Apple has also long leveraged other forms of free advertising, ranging from prop product placement in TV shows and movies to the company's keynotes and events, which grab and retain the interest of the media unlike anyone else's. Apple's recent advertising is largely just product recognition. Apple rarely runs ads comparing its features to the competition, or even explaining what its products do.

The free market ignores being told what to do

We have a pretty good system for democratically evaluating and voting for corporate winners with our dollars. That free-market system has consistently awarded Apple with the most global profits around the world for many years now.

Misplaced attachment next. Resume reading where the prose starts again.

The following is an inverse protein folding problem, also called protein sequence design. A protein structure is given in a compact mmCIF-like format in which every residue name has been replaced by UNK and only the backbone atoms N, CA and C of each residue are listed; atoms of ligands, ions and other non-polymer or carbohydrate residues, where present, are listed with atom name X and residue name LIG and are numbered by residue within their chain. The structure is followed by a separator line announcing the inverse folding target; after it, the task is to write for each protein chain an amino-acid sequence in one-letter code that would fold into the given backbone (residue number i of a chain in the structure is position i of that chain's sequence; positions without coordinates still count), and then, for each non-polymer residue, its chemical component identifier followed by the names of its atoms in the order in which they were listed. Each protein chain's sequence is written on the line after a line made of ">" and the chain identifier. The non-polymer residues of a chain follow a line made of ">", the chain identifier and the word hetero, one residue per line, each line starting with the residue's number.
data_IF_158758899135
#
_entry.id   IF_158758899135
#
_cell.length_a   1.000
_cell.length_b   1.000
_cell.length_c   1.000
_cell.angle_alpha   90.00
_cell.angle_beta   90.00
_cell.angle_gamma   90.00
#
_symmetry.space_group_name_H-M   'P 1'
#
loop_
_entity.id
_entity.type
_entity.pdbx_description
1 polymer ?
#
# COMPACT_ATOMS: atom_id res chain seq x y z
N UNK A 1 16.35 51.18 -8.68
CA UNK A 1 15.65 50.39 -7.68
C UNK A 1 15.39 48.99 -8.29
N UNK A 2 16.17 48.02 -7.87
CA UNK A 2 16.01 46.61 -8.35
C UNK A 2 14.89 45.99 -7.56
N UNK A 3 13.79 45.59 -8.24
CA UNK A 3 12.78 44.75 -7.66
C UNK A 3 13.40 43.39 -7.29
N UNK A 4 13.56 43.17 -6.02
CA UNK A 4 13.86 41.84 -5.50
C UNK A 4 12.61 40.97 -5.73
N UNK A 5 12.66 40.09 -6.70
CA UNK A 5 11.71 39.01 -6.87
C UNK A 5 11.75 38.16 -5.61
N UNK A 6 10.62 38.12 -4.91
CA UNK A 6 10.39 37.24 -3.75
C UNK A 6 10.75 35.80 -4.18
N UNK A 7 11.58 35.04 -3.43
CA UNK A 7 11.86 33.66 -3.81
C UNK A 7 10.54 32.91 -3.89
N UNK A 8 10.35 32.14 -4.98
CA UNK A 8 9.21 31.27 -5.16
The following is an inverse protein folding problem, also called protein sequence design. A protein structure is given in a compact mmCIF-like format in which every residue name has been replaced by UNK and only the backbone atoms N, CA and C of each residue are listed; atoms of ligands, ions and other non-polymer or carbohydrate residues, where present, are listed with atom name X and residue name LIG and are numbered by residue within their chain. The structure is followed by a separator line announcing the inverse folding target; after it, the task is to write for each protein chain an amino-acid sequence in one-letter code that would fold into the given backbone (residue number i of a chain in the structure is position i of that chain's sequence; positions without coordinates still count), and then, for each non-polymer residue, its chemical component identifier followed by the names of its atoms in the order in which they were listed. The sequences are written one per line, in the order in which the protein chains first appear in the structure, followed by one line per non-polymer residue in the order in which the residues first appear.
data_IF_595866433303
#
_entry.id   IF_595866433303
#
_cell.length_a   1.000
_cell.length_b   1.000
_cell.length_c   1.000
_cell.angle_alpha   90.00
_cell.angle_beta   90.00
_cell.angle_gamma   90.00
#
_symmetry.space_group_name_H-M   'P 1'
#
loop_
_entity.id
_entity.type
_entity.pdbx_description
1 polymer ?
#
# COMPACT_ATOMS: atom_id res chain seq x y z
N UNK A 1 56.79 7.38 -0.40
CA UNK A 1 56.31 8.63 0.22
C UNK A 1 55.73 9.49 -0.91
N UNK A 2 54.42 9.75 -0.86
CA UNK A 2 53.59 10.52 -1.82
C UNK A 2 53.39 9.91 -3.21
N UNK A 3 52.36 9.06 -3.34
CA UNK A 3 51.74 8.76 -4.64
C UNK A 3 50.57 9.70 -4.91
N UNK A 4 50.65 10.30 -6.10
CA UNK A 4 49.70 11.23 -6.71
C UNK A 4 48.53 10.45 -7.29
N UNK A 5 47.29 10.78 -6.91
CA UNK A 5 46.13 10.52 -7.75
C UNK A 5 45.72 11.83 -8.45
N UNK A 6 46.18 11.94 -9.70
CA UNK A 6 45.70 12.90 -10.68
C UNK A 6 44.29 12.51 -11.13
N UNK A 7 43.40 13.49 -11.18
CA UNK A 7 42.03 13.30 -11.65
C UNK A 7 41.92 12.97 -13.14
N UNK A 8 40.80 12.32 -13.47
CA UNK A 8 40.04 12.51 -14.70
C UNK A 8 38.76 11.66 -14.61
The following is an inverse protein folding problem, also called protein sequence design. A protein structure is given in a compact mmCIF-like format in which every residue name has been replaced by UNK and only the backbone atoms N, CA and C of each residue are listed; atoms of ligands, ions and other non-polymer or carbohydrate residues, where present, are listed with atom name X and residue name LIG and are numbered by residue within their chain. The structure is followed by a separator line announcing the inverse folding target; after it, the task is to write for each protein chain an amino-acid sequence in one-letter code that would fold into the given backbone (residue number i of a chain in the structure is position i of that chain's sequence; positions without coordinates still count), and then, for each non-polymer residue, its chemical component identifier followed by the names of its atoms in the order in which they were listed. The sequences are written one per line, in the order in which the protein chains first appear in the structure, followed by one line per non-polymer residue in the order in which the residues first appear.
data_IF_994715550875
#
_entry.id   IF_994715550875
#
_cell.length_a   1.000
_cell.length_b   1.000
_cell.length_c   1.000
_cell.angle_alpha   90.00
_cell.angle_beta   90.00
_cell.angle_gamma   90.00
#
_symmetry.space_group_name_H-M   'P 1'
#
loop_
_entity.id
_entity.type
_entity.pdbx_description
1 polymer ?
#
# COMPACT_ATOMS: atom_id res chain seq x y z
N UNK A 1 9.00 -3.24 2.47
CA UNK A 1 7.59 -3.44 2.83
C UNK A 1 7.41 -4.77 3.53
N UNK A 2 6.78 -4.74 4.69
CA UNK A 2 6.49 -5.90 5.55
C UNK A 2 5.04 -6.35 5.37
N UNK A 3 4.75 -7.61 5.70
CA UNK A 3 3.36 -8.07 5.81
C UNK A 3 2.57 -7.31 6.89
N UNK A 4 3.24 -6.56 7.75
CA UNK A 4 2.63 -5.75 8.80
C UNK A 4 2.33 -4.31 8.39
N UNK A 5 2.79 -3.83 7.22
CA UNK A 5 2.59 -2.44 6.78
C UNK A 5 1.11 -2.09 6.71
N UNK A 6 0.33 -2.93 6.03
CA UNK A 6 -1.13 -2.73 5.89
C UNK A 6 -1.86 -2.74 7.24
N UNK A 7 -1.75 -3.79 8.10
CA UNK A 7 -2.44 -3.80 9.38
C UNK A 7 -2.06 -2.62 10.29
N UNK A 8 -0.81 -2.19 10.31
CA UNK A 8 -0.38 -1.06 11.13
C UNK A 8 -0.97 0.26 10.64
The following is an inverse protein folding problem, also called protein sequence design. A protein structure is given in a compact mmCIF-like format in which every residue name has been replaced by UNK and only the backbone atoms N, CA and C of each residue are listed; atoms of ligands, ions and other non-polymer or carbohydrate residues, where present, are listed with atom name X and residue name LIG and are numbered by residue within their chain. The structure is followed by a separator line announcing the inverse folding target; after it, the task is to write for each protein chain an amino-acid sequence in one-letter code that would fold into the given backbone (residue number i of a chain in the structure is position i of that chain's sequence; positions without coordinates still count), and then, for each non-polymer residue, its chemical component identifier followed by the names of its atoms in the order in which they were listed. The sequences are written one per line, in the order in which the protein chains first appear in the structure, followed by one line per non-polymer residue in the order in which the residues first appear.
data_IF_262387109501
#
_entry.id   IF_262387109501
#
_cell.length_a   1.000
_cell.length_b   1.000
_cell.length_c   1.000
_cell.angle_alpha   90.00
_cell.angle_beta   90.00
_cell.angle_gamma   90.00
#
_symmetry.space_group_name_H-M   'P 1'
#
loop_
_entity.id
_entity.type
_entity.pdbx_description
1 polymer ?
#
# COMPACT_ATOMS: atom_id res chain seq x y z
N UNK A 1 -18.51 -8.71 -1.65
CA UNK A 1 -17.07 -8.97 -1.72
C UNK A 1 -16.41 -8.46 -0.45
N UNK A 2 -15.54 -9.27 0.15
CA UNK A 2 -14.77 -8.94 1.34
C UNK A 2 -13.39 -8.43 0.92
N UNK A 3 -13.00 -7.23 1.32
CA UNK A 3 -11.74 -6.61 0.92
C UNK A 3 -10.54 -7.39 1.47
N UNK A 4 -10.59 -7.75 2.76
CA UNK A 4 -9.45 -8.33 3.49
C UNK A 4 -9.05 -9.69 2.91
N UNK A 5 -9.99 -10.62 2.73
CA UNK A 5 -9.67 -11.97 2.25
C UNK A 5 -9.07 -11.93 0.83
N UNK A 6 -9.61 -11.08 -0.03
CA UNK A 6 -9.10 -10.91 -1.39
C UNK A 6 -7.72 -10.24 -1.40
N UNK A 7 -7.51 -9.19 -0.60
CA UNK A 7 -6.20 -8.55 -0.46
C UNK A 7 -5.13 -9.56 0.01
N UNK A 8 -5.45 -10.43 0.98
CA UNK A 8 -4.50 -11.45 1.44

There is also a broad and deep media network of bloggers from Engadget and the Verge, along with various newspapers who have hired their former employees. They are all consistently contradicting, in unison, the choices of billions of people making their own independent purchasing decisions.

Customers are deluged with online editorial content from high power content outlets like Vox Media and Fox Corp., which has long and consistently insisted that "Android is winning," while regularly and stridently advocating that people buy Google Pixel phones, Microsoft's Surface PCs, and Samsung Galaxy products, and to please delay buying the next iPhone because, as they've recently started repeating in suspiciously creepy unison, everyone should be happy sticking with their iPhone 6s.

If media brainwashing were a thing, it should be apparent outside the comments section of The Verge articles, out in the global market for hardware. Yet neither these bloggers nor the ad network that monetizes them have been able to convince any commercially significant number of people to buy what they endorse, nor have they been unable to stop the masses from wanting more gear from Apple.